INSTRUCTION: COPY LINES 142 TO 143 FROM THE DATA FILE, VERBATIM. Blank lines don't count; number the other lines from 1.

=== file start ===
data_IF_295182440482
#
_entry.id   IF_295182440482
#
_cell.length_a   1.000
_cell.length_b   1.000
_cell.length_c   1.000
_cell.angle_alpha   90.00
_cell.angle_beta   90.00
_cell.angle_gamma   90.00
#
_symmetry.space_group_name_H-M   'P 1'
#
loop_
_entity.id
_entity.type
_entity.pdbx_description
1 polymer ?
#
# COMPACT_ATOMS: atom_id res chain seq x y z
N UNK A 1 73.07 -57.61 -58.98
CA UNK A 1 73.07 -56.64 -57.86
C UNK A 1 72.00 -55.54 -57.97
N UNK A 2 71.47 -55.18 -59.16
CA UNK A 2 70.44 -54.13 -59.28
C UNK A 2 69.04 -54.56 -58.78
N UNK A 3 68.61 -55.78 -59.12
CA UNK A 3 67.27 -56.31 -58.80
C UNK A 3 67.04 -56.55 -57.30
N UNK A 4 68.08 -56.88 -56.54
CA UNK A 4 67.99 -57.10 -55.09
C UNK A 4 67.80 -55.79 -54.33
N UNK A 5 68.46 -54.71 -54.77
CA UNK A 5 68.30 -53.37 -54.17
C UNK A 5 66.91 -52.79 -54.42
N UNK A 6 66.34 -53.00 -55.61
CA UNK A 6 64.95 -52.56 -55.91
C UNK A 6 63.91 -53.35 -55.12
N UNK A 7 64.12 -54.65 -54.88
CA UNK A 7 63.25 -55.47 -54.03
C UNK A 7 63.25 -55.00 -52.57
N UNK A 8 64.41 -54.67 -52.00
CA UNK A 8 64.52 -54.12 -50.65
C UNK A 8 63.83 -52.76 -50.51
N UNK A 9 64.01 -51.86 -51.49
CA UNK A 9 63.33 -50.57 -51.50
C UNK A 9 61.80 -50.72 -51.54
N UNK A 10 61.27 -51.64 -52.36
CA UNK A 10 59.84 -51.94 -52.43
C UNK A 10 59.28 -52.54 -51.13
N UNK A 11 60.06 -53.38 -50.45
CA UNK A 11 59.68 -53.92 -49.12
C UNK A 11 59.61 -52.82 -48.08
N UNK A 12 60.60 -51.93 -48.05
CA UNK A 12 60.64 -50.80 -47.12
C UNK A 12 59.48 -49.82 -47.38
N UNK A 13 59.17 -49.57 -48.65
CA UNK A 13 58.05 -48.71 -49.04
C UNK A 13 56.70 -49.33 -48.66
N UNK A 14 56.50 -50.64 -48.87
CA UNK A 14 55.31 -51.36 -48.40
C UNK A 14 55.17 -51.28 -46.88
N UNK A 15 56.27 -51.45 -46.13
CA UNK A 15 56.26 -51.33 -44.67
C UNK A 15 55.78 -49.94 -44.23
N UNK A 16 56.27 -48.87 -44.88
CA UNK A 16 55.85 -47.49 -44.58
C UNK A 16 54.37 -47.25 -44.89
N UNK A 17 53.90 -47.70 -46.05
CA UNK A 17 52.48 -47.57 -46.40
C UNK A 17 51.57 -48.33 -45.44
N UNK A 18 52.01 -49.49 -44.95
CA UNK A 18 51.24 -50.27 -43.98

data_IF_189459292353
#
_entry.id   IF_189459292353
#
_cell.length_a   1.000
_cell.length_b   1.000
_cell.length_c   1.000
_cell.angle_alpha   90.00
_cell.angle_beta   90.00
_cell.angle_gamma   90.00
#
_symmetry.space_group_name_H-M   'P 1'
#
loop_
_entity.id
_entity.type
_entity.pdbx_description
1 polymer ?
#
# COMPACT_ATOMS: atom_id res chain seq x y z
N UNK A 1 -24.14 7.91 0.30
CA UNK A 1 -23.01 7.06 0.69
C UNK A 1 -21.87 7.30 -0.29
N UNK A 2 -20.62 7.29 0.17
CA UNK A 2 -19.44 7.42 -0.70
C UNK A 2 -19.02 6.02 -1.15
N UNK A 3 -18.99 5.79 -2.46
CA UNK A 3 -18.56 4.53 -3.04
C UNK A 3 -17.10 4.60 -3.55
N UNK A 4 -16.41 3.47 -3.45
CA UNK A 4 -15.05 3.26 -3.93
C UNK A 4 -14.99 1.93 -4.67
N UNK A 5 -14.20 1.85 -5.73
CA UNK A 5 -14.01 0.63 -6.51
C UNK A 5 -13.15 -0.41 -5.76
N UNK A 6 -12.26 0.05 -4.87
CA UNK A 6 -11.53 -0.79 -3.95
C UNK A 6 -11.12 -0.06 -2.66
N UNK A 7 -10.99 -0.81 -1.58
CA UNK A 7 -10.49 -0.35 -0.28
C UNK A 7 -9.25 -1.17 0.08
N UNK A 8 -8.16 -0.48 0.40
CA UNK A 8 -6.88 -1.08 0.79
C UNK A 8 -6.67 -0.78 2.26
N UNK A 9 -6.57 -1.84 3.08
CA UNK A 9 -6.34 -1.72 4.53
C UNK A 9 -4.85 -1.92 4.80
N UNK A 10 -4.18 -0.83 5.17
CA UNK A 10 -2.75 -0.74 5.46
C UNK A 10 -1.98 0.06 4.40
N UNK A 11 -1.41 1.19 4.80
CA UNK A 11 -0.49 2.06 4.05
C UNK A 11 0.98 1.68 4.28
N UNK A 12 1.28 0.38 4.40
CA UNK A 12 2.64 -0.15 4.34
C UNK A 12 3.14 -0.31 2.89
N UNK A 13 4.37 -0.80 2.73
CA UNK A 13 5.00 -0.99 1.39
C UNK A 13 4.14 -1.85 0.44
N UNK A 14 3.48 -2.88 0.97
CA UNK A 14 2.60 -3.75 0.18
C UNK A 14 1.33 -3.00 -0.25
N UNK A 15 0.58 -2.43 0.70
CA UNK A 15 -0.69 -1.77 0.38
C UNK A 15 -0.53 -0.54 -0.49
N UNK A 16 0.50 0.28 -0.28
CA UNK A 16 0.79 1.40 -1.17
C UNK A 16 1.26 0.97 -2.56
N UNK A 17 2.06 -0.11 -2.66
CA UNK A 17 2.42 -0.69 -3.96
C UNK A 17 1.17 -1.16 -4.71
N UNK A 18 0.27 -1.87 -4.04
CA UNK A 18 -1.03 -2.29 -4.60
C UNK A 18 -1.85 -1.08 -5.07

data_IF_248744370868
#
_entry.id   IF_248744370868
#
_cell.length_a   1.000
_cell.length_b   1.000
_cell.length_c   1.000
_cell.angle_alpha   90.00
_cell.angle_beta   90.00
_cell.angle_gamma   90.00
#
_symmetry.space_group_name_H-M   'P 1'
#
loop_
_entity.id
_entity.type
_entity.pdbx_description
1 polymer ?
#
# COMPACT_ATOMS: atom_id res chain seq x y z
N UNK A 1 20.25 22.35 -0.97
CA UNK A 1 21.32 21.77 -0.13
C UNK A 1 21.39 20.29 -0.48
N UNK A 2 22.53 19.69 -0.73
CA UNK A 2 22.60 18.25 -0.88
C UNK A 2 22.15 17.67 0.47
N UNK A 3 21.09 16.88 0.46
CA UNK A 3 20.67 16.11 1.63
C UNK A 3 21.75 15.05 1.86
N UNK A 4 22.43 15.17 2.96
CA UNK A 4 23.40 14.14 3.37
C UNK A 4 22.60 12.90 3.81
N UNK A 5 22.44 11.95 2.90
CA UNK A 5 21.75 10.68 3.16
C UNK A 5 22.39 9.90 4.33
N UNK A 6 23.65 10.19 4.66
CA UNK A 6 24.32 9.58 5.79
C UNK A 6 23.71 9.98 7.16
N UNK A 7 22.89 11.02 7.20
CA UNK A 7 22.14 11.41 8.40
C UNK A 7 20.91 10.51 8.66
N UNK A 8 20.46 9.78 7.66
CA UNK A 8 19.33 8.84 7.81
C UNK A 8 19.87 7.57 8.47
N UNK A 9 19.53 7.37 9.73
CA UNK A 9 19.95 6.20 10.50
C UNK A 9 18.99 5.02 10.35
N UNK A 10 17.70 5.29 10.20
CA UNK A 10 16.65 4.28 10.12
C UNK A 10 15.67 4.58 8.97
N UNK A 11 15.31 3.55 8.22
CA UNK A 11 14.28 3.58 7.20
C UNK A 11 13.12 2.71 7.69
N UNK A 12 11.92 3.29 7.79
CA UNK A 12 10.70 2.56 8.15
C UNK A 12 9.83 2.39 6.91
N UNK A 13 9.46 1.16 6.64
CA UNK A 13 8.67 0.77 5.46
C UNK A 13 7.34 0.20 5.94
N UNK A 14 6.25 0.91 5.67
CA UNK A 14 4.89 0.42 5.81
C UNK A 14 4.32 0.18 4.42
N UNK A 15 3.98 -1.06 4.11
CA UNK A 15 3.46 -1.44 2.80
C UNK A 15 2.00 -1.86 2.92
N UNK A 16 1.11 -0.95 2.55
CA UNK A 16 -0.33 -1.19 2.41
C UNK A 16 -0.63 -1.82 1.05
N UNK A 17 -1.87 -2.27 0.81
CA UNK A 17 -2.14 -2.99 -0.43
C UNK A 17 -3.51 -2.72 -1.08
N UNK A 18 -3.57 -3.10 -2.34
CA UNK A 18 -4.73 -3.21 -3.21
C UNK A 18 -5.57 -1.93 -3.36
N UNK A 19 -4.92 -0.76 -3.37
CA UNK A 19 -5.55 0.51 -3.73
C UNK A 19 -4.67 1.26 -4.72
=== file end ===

N UNK A 17 2.06 -0.11 -2.66
CA UNK A 17 2.42 -0.69 -3.96